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Taurus/Sable Maintenance & Repair



  • riswamiriswami Posts: 192
    I don't think it makes any difference where a car is assembled. For that matter it doesn't make much difference where the components are built.

    There is an opinion shared by some people that a japanese or european name plate equals a better and more reliable car.American makes have only themselves to blame.
  • badgerfanbadgerfan Posts: 1,564
    I cannot speak for all the millions of people who have bought Tauri over the last 17 years? is it, however, I can speak from my personal experience. I bought a '90 Taurus new, drove it for 10 years and 98,000 miles. In that period I was stranded only once when the starter failed. I did replaced CV joint boots at about 60000, starter at 65000, two tie rod ends at around 50000, and finally had AC leaks and radiator at about 70000. I changed plugs myself twice but with Platinum plugs really didn't need to, and did all my own oil & filter changes about 3,000 mile intervals. That plus normal maintenance, one brake job and one set of tires. It was still going strong and the next owner got a good used car.

    So good, in fact, I bought a new 2000 SES at the end of the model year. 15,000 miles so far and no problems. Car is quiet, solid with good tradeoff between ride and handling, and the 24 valve has good power. All for $18,000 and 0.9PCT financing.

    The '90 Taurus never developed a squeak or rattle in 10 years. So far the new one is excellent as well.

    I'm not knocking the Japanese brands, just seems to me that they generally are overpriced for the same features, and have higher parts costs and costs for "routine" maintenance. So the net result is you end up paying more for perceived peace of mind. Also, all cars have improved so much in the last 10-15 years, that even an car which is rated as having "average" reliability is much better than an average car in the past.
  • mullins87mullins87 Posts: 959
    I was suggesting that Gary was knocking American cars, yet he is driving one that is just as much American as the Taurus.

    I agree with you, I don't think it matters anymore. What does matter is the quality of the parts supplier. And we all know that parts are outsourced on a global level.

    I honestly don't believe there is a "hill of beans" difference between Japanese and American cars. The only complaint I have of Japanese cars is the premium people are willing to pay just for that perceived peace of mind.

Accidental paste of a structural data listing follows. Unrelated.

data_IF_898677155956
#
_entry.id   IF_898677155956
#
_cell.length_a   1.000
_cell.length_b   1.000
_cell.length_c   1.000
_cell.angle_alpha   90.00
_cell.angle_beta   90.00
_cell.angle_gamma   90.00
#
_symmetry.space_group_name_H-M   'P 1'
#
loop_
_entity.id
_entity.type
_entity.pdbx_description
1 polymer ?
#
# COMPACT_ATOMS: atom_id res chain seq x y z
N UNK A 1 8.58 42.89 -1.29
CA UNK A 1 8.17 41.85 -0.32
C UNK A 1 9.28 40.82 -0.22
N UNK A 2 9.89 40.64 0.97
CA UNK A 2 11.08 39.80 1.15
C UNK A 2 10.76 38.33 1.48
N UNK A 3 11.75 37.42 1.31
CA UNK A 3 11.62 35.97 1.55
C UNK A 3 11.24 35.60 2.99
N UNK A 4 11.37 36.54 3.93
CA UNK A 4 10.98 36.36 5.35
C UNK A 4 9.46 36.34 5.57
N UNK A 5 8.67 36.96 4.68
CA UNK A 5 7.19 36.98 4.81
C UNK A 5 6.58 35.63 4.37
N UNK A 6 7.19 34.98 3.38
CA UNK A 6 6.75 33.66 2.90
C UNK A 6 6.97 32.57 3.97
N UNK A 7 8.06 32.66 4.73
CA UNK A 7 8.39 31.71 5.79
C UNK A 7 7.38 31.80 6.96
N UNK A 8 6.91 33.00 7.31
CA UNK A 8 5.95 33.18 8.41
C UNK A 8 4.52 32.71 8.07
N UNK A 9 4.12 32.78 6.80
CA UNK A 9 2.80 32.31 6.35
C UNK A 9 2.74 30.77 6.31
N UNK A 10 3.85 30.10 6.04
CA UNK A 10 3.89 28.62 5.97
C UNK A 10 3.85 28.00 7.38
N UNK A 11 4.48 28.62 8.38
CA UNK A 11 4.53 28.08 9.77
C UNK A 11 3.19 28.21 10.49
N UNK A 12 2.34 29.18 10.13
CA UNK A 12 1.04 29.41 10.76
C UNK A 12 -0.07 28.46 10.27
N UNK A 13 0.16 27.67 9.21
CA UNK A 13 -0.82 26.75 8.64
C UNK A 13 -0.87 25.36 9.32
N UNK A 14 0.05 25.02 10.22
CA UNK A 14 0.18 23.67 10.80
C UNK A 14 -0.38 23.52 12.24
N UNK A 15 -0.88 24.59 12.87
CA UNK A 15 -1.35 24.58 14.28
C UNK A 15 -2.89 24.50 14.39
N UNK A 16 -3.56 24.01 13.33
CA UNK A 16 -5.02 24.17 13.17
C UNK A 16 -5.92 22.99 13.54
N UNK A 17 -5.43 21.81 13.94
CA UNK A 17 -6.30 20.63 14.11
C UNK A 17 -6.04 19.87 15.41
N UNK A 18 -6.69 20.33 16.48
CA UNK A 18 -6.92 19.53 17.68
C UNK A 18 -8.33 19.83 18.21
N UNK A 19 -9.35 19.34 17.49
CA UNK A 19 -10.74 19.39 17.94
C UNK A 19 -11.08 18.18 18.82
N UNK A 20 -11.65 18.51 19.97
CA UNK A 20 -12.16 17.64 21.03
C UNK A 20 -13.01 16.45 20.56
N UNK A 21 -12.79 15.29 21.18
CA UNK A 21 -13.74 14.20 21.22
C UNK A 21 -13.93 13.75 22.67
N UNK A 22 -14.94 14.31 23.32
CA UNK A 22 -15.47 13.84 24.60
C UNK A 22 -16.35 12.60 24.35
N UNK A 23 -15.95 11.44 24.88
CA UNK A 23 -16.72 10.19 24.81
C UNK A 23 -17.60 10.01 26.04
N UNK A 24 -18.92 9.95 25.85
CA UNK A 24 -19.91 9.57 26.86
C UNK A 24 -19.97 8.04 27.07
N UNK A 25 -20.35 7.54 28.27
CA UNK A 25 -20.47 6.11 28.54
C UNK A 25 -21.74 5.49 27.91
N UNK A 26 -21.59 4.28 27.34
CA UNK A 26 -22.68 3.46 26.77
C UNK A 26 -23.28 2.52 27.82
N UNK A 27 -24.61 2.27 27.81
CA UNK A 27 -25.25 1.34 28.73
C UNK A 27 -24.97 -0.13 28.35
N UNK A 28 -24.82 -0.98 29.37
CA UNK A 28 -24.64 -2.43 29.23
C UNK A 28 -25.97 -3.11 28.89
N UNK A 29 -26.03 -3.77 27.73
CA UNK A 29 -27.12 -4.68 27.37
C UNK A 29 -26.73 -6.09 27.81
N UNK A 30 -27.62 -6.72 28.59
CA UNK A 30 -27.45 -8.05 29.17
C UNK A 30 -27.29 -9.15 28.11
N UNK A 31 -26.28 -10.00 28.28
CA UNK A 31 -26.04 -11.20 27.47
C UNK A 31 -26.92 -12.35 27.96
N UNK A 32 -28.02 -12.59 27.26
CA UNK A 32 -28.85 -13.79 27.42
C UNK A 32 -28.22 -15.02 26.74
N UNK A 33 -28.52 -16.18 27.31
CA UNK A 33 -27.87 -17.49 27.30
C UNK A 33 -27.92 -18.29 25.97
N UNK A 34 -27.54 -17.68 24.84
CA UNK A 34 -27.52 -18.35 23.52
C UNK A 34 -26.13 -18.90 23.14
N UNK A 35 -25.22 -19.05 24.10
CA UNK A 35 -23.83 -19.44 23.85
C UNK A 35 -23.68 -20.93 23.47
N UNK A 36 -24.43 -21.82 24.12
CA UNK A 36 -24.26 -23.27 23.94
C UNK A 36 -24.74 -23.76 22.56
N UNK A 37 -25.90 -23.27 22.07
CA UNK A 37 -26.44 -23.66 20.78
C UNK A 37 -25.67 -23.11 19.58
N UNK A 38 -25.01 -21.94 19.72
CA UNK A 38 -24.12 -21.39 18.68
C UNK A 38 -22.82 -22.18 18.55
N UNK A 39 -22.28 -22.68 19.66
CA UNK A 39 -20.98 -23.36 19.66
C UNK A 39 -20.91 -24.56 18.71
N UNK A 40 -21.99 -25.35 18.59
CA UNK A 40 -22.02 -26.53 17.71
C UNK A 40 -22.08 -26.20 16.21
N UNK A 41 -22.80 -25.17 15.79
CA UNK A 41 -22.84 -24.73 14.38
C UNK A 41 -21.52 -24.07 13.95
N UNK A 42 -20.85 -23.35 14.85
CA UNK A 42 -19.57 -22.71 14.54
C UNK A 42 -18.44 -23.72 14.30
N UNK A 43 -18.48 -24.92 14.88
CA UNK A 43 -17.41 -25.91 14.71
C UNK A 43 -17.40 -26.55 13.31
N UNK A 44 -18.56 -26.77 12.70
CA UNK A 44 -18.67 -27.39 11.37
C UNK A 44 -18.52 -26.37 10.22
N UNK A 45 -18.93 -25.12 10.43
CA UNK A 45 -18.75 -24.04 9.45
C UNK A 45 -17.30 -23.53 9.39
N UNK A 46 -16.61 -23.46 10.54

• mrdetailermrdetailer Posts: 1,118
    Have you seen a difference in quality in the newer Taurus? In some of the press I have been reading, and internet sites Ford has been taking a real beating.

    My Dad used to be a Chevy man, but the last 4 cars he purchased were all Fords. He is enjoying his 1995 and has recently put a lot of miles on it.

    I have started to get interested in them since my favorite mechanic is a Ford/Mazda man, and they can be gotten for a good price. I definitely favor domestic repair costs.
  • mullins87mullins87 Posts: 959
    My wife and I have been looking at the Taurus wagon. You can get a "lot" of car for the money, considering todays prices. I almost refuse to do the minivan thing, and SUV's are way overpriced. So that leaves the station wagon, which is a fairly small market from the number of wagons available. I tend to buy the car that is "not in vogue" at the time. You can get a lot more car for the money that way. My wife currently has a '95 Cougar. We bought it new, fairly well equiped, for well under $20k. But the bodystyle was aging at the time. Didn't bother me one bit.

    I just hope that Ford doesn't drop the Taurus wagon before time for us to buy again.
  • riswamiriswami Posts: 192
    I wasn't disagreeing with you, it's my way of adding further info and backing you up.I also had a 93 Escort Wagon that was a solid car.

    I get ticked when I read the Japanese superior line being thrown out. I have a 98 Mercury Villager. It's amazing how some people knock it because they know it has a Nissan drive train but Ford supplies most of the rest of the vehicle.

    I don't care where they are made or who is designing them. I try to get good value for my money. That is subjective and it's nice we live in a country that allows free enterprise and choice!
  • mullins87mullins87 Posts: 959
    Oops. I apologize. I must've just read it wrong.
  • gslevegsleve Posts: 183
    opinion's just as I am, however it has been my experience that over the years (given my short time on this earth) and of all the people I know the frequency of repairs on the american cars has been over and above those of japanese cars (barring a few exceptions) yet I've seen these same people who upon the purchase of their second car (japanese)have way fewer breakdowns and remark how nice and pleasant it is not be plagued by frequecy of repairs. Yes I own a nissan and to my knowledge my particular year was not assembled in the states (could be wrong) additionally have owned a toyota and have owned a ford and have owned a mitsubshi, only one american car have I owned and it constantly needed repairs every other month. Additionally have seen many people who've owned american switch to a japanese vehicle then back to a american and have complained that the american car is constantly at the shop whereas the japanese hardly is with exception routine maintenance. (OPINION)